"From 1997, when we played Australia, New Zealand, South Africa, New Zealand in consecutive weekends – drew two, lost two – to the World Cup final in 2003, which was our 14th consecutive victory against a southern hemisphere side, home or away – that takes time.
"You need to manage expectations. Say to players this is what it takes to be the best team in the world. If you want to be known as a good international player, carry on as you are. If you want to be known as a great international player, this what you have to do [he bangs the table in front of him]. If you want to be the best of the best this is where you want to get to [he gestures out the window in the direction of London's BT Tower]. If players understand that, then you've done your job. It's about unlocking that potential. I don't think some players truly understand what the measurement is and it's the job of the coach to spell that out. I'm not telling Martin how to do his job. I support Chelsea and I know what the expectations of that club are. If they lose every week I can manage that."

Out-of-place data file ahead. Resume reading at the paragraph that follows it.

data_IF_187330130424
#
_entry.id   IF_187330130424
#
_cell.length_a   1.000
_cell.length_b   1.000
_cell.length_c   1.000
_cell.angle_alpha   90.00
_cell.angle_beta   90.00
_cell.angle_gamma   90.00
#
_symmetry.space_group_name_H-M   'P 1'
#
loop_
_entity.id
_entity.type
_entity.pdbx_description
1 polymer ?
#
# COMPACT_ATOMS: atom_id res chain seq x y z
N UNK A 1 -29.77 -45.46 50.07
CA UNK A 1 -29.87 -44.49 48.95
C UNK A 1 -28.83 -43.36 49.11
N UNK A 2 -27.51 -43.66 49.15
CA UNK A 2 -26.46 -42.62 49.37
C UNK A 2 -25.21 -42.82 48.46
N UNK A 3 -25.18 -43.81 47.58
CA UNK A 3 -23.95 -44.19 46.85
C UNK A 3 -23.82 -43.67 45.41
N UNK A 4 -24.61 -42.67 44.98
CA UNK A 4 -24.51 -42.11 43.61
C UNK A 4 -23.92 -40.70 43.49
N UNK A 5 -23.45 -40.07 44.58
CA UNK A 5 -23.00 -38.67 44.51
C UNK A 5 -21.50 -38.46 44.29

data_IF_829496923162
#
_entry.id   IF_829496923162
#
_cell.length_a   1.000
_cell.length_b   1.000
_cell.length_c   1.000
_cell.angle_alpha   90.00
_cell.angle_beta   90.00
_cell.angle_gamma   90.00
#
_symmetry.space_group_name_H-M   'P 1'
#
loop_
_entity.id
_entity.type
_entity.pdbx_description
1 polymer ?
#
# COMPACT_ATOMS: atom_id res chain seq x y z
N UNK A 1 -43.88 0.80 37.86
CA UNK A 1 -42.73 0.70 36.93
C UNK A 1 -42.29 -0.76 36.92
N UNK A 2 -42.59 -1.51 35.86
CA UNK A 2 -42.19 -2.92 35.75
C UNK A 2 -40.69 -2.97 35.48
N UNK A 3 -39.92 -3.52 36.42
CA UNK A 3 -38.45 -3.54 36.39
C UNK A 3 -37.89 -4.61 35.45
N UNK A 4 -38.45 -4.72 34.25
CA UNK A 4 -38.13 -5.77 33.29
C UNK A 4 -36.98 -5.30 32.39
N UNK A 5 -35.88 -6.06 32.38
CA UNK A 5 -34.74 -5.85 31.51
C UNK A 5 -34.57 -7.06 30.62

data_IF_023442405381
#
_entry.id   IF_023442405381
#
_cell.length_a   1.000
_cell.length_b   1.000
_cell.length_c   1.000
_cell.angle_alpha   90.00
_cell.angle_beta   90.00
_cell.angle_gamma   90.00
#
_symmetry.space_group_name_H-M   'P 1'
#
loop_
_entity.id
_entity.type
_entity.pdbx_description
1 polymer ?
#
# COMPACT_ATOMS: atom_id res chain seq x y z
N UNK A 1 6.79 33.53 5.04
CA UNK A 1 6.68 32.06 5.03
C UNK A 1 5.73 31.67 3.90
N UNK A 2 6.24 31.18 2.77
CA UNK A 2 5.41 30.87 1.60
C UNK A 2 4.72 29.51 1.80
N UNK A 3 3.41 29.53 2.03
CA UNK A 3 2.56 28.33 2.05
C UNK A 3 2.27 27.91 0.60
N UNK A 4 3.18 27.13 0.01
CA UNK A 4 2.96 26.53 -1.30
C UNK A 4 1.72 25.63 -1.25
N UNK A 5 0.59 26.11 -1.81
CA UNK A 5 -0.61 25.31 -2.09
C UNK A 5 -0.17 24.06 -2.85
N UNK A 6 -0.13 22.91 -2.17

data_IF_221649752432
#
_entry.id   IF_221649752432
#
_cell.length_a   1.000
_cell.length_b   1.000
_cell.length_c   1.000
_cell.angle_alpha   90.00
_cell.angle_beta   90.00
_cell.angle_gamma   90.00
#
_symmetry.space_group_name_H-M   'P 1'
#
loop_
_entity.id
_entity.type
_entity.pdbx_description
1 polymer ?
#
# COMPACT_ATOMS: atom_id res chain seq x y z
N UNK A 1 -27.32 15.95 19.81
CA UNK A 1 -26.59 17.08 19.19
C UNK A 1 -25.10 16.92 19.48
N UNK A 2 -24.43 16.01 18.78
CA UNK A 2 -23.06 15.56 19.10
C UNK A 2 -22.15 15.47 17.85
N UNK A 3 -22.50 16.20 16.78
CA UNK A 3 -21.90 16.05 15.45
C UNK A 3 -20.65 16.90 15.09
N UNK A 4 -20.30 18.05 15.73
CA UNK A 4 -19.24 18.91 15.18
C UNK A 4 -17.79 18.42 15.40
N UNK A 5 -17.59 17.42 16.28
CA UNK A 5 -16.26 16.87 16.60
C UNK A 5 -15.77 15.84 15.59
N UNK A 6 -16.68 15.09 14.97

But with that comes consequences, as any Chelsea manager is all too aware.
"Yes, there are consequences to losing but you have to be prepared to take that risk. Sport is about being prepared to take those gambles. If you raise expectations, everyone else comes up with you... 'I can do that – let's beat that team – let's do it together.' Don't be afraid of it. You're only going to have the job for a finite amount of time. So make the most of it – get on with it."